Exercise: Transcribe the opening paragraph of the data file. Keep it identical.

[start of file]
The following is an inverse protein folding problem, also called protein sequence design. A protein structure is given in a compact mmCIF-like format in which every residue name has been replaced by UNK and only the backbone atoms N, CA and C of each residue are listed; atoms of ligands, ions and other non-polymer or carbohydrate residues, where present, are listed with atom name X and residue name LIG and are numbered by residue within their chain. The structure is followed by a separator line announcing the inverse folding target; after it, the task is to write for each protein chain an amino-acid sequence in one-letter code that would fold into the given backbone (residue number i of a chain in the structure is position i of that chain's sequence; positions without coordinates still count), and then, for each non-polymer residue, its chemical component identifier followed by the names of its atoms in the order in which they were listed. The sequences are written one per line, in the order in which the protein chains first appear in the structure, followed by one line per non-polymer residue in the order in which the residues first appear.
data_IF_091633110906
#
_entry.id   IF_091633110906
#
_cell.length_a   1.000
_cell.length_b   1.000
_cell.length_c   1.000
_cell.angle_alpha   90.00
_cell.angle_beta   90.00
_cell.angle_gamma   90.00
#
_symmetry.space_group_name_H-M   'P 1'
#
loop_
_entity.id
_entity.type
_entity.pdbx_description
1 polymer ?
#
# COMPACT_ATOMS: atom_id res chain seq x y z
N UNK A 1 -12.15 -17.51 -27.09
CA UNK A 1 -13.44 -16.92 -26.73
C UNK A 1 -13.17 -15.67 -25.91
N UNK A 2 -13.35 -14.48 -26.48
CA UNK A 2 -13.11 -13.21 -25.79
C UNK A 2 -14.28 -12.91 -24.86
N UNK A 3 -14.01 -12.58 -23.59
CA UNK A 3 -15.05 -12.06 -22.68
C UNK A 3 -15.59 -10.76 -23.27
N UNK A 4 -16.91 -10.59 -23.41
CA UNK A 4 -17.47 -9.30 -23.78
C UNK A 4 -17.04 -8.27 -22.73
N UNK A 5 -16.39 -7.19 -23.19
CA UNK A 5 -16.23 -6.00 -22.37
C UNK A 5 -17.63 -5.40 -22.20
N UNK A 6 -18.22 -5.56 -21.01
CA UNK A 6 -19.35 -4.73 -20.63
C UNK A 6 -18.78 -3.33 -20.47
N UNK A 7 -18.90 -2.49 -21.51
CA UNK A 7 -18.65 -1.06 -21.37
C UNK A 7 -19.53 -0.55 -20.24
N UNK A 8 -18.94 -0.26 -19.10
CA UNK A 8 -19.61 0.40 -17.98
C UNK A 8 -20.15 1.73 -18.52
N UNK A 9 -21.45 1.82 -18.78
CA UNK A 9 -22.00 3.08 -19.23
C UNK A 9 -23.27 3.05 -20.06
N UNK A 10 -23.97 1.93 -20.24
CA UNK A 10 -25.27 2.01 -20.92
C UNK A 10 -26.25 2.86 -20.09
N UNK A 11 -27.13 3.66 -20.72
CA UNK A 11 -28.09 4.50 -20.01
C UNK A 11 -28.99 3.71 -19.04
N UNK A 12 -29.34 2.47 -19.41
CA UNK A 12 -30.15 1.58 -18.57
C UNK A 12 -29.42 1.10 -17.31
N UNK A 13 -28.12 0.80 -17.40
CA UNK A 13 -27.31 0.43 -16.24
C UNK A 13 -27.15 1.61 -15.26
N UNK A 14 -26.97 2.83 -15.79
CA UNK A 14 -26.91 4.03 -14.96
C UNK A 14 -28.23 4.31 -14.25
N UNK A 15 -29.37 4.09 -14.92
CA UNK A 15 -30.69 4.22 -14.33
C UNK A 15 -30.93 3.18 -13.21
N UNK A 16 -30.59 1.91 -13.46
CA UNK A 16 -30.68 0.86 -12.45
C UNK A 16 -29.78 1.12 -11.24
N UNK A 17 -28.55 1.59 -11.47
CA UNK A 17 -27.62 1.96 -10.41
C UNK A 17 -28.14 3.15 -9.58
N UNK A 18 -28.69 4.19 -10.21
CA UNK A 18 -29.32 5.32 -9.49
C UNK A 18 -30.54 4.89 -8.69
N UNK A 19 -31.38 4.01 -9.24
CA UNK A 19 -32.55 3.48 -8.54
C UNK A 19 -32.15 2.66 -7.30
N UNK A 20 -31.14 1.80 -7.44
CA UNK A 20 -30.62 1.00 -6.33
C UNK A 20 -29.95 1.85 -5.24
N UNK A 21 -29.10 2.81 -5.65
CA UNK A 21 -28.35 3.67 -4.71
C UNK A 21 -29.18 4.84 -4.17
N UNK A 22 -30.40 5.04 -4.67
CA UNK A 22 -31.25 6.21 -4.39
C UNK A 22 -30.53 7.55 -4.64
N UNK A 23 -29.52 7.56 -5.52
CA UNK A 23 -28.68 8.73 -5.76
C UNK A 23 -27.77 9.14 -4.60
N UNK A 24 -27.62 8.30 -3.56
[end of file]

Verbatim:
The following is an inverse protein folding problem, also called protein sequence design. A protein structure is given in a compact mmCIF-like format in which every residue name has been replaced by UNK and only the backbone atoms N, CA and C of each residue are listed; atoms of ligands, ions and other non-polymer or carbohydrate residues, where present, are listed with atom name X and residue name LIG and are numbered by residue within their chain. The structure is followed by a separator line announcing the inverse folding target; after it, the task is to write for each protein chain an amino-acid sequence in one-letter code that would fold into the given backbone (residue number i of a chain in the structure is position i of that chain's sequence; positions without coordinates still count), and then, for each non-polymer residue, its chemical component identifier followed by the names of its atoms in the order in which they were listed. The sequences are written one per line, in the order in which the protein chains first appear in the structure, followed by one line per non-polymer residue in the order in which the residues first appear.